Liked by 1 person

      1. I’m pretty sure there’s a heavier concentration of October birthdays because there’s absolutely nothing else to do in the dead of January.

        Liked by 1 person

        1. Yeah, boredom will lead to that.

          When I was posted to Germany in the fall of 1988, my sponsor (someone from my squadron who was assigned to me for the first week to help me learn my way around and get all my in-clearance paperwork straightened out) was a guy named Brian… a single guy and a dedicated party animal. Just before he left to go back to Canada a few years later, he started dating a girl named Vicki who was also heading back to the same place at the same time. The next time I saw him, some 5 years later in the mall in Cold Lake, he was carrying a one-year-old, had a two-year-old by the hand, was trying to corral the four-year-old running amok, and was accompanied by his very pregnant wife, Vicki.

          I said, half-jokingly “Jeez, Brian, they’ve figured out what causes that, you know.”

          He just looked at me and said “I know goddamned well what causes it… fuck all on TV is what causes it, which is why we are here to buy a satellite dish.”

          Then we all shared a good laugh.

          Liked by 5 people

      2. True story: I have two younger sisters, 7 and 8 years younger than me. They share the same birthday… yes, they were both born on June 21, one year apart. I did a little math and went back 9 months to see if there was a common theme. Seems that common theme was me going off to school and giving my parents a much-needed break. One sister was born 9 months after I started first grade, the other nine months after I started second grade. 🙂

        Liked by 2 people

  5. My sainted mother is coming to town and the corned beef and cabbage is in the pot. It will be a low-key family celebration this evening.

    Liked by 1 person

      1. I’ll be honest, I think my stomach is from my father’s side. I like the corned beef but some heavy German food is my preference. Still, we will be eating well this evening.


        1. Sauerbraten and sauerkraut (or sauerbraten and German red cabbage for that matter) kicks hell out of corned beef and cabbage.

          Or, instead of any of those other versions of cabbage, getcha some …

          KImchi! Some day, I want to find a place that makes a kimchi Reuben.


    1. I went to town on Irish stew, soda bread, Irish butter, and Guinness. I ate my body weight in soda bread. Say hi to sainted mom for me.

      Dublin restaurants were a revelation. They rivaled any restaurant in NYC. Viva la globalization.


  6. Edit: Sadly, I cannot live blog this afternoon’s Rays-Phillies games from Brighthouse Field. My boss is an Englishwoman, and she does not understand the importance of this holiday to my people.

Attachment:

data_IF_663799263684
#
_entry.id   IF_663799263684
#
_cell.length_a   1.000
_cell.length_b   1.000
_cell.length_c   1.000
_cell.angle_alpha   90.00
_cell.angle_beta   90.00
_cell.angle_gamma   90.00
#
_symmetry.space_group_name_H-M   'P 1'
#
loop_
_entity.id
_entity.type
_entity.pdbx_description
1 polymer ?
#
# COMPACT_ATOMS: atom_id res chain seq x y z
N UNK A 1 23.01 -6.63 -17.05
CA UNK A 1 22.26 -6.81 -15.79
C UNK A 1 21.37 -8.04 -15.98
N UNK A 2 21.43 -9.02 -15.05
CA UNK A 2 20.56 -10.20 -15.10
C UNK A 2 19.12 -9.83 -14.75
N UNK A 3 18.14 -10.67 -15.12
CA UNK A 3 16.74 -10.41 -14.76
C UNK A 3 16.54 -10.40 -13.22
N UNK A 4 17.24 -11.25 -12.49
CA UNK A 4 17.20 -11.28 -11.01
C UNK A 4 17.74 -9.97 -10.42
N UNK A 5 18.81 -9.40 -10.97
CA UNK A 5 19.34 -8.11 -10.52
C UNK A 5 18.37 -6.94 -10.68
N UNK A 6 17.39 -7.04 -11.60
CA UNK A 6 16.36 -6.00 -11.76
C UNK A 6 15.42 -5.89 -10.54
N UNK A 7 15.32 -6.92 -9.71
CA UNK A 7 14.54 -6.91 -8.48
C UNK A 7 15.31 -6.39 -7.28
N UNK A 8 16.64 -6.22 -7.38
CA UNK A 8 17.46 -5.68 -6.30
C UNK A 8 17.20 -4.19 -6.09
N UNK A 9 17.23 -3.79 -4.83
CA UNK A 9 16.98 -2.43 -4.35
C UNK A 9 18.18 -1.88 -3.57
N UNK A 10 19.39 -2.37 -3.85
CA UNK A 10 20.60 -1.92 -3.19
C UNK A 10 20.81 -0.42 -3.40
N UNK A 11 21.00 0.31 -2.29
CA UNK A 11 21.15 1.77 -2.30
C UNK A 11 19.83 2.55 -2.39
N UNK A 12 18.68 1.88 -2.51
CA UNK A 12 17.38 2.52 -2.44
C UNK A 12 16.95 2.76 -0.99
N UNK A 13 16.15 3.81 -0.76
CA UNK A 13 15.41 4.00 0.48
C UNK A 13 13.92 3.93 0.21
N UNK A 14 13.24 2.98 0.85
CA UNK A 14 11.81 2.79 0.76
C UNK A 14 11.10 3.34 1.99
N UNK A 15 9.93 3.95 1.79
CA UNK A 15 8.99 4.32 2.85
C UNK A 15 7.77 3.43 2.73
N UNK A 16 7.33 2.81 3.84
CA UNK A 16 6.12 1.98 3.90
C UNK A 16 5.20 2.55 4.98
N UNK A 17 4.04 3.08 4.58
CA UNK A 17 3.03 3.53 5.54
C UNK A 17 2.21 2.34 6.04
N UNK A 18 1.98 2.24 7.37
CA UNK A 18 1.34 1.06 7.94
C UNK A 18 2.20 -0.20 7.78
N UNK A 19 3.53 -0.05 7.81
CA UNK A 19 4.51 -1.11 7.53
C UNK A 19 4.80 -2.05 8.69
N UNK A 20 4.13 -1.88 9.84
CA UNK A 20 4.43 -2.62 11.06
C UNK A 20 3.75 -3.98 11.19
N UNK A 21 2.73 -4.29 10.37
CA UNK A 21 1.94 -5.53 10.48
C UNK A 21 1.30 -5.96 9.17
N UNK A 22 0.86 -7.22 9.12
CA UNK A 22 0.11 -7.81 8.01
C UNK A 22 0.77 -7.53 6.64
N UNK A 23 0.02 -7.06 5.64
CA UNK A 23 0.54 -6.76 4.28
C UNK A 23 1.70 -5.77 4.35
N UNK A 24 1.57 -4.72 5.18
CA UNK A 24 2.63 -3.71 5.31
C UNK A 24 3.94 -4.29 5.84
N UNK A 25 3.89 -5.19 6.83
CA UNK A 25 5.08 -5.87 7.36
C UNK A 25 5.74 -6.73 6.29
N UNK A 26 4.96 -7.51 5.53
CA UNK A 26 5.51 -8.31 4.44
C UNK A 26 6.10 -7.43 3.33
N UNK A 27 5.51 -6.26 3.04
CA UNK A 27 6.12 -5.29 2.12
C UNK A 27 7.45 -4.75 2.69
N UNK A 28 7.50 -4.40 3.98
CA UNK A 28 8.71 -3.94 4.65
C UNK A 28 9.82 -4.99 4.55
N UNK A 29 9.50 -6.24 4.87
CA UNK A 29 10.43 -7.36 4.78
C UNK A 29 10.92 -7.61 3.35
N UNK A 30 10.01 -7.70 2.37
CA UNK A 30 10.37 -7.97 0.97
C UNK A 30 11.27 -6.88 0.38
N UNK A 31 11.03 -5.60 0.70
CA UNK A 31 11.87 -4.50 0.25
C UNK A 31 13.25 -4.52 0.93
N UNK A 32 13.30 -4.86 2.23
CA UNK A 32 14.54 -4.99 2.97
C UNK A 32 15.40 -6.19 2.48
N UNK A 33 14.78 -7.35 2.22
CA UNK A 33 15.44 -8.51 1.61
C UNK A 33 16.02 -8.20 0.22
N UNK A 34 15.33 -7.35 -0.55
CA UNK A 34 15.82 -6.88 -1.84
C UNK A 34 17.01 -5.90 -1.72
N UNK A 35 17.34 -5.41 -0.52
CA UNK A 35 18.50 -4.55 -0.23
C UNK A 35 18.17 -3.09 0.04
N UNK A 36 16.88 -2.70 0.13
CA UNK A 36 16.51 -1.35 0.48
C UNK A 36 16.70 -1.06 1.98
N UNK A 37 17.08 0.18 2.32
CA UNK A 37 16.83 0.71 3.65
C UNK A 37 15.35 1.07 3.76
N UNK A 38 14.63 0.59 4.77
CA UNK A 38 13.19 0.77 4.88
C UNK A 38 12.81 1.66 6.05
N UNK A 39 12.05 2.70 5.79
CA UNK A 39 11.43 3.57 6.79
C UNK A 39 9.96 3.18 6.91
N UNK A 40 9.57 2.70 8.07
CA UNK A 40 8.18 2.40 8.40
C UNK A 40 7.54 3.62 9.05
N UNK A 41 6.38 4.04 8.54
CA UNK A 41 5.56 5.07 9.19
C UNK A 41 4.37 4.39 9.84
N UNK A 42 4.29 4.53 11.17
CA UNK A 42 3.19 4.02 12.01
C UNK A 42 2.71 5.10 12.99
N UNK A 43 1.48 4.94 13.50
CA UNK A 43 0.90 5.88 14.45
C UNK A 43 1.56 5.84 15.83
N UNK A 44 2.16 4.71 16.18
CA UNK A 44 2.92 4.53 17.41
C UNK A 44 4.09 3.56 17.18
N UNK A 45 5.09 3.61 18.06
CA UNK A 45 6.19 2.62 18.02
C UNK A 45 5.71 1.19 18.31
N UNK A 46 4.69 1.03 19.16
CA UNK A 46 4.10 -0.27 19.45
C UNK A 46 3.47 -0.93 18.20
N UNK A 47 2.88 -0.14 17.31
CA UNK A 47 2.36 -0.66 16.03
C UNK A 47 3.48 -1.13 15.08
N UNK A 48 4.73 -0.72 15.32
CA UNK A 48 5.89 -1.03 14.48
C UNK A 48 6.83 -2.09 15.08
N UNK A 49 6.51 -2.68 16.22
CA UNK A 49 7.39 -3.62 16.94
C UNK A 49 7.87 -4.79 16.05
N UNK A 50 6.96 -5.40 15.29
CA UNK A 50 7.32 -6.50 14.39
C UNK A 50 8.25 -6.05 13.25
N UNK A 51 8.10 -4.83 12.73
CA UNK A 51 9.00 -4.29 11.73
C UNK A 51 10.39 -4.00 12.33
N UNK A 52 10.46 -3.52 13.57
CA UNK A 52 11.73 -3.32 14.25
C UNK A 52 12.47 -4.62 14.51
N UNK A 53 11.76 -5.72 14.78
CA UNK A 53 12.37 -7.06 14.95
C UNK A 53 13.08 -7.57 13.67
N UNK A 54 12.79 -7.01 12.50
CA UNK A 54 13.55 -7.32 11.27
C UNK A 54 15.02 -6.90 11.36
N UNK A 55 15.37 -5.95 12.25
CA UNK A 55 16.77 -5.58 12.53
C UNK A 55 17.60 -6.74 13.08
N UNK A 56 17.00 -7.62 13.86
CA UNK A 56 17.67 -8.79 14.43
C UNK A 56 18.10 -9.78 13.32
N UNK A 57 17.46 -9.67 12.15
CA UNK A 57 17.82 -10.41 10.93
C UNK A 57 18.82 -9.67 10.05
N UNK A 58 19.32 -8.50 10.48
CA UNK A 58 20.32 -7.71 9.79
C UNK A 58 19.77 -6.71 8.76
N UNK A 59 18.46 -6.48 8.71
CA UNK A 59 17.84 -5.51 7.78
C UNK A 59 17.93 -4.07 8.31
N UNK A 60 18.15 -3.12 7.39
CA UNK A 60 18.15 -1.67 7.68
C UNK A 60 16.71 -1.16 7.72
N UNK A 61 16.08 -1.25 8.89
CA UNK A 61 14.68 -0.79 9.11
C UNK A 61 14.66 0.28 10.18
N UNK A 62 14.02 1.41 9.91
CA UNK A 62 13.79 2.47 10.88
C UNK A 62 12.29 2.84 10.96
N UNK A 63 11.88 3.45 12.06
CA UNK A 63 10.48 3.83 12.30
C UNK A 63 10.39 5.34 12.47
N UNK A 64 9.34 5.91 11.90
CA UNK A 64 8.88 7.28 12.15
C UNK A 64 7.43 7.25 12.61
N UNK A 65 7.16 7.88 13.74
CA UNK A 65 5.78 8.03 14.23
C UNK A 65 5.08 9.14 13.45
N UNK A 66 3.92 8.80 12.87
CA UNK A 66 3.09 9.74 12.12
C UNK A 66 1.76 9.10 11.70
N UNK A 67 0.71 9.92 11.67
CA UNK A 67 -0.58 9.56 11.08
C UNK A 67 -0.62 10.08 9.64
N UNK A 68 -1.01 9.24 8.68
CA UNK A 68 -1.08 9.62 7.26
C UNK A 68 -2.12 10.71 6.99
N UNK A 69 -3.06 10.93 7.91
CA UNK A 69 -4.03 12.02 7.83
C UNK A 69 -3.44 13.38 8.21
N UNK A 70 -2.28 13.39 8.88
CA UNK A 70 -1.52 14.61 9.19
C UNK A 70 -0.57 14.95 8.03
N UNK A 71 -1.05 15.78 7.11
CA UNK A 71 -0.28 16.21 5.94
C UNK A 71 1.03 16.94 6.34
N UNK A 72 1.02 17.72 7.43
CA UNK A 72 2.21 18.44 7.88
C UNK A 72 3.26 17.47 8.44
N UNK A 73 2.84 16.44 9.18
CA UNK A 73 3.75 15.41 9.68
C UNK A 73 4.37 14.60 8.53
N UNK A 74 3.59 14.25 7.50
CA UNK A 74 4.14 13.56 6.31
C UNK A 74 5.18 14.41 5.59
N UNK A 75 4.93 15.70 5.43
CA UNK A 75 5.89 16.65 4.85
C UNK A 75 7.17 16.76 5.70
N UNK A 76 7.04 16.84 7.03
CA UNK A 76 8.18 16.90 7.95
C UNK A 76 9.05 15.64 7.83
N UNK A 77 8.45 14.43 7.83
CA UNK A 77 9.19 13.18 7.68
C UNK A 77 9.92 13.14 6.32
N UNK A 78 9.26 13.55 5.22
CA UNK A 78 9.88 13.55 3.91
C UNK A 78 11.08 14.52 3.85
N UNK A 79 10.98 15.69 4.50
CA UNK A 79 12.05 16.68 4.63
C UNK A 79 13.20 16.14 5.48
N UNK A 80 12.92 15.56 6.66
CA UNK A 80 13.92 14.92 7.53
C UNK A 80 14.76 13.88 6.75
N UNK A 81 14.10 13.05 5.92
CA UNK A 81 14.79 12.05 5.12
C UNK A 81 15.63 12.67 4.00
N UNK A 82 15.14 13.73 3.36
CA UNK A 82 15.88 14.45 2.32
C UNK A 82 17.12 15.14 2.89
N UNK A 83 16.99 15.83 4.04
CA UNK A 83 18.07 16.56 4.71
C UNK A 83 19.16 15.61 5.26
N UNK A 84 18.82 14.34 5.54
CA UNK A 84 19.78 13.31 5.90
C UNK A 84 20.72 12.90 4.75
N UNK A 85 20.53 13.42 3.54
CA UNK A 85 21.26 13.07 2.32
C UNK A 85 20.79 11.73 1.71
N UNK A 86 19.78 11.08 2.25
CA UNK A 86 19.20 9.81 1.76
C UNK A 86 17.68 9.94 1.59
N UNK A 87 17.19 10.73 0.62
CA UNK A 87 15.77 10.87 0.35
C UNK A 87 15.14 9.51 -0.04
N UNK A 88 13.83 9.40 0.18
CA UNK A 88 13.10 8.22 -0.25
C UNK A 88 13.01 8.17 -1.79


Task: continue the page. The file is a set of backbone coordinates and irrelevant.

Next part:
But it’s St. Patrick’s Day, where everyone’s a little bit Irish, except the Italians and the gays.
    -Kent Brockman

    Liked by 1 person

    1. Ireland has come a long way on gay rights. They allowed gay marriage before the U.S. did. And my kids are Italian-Irish (daddy)-Dominican-and whatever else the fuck I am so Brockman can suck it.


  7. I love the title, but I think Erin Go Basebraugh would have been good, too.

    If you like Irish whiskey, let me recommend Redbreast, it only comes in 12 yr and 15 yr. It is really nice.

    Liked by 2 people

    1. Ooh, good title. My whiskey brain was a little toasted last night. I am pleased it is fairly coherent and had such few typos. I will change the title.

      I will add those to my shopping list, thanks.


  8. According to my mother who has done much family history research, my Dad’s family emigrated down here a few generations back from County Antrim. Sadly, church birth records were not well-maintained in that part of the world so there’s not a lot of documentary proof, although I did have an Irish primary school teacher who did confirm a lot of people with the same surname in the area he came from in Antrim.

    I’ve not been to Ireland yet, but have been to Scotland and managed to visit a small town in the south-west named Wigtown. This coastal village was once the closest port for travel from Scotland to Northern Ireland (it’s only about 15 miles from Wigtown to County Antrim) but fell into disuse once ships grew too large for the shallow estuary.

    Anyway, while walking through the graveyard of one of Wigtown’s three churches (as you do on holidays, right?) I came across a headstone with my family’s name on it. And then another, and another. Then I started finding headstones with my first name as well. Finally, I came across one from 1865 with my full name – yes, first, middle and last names, all spelled exactly the same. I can confirm it is a very, very creepy experience to see your own name on a grave!

    I informed my mother (Dad passed away some years before) that we may well be of Scottish anestry, or at least an Irish-Scottish hybrid. Further evidence for this is the six part drunk bottles of genuine whiskey currently in our pantry, none of which comes from Ireland…

    (by the way, Wigtown is famous for the Wigtown Martyrs, a particular nasty episode of religious intolerance from 1685. The account of what happened then produces disturbing echoes in today’s events. Donald Trump would have fit right in with that lynch mob)

    Liked by 2 people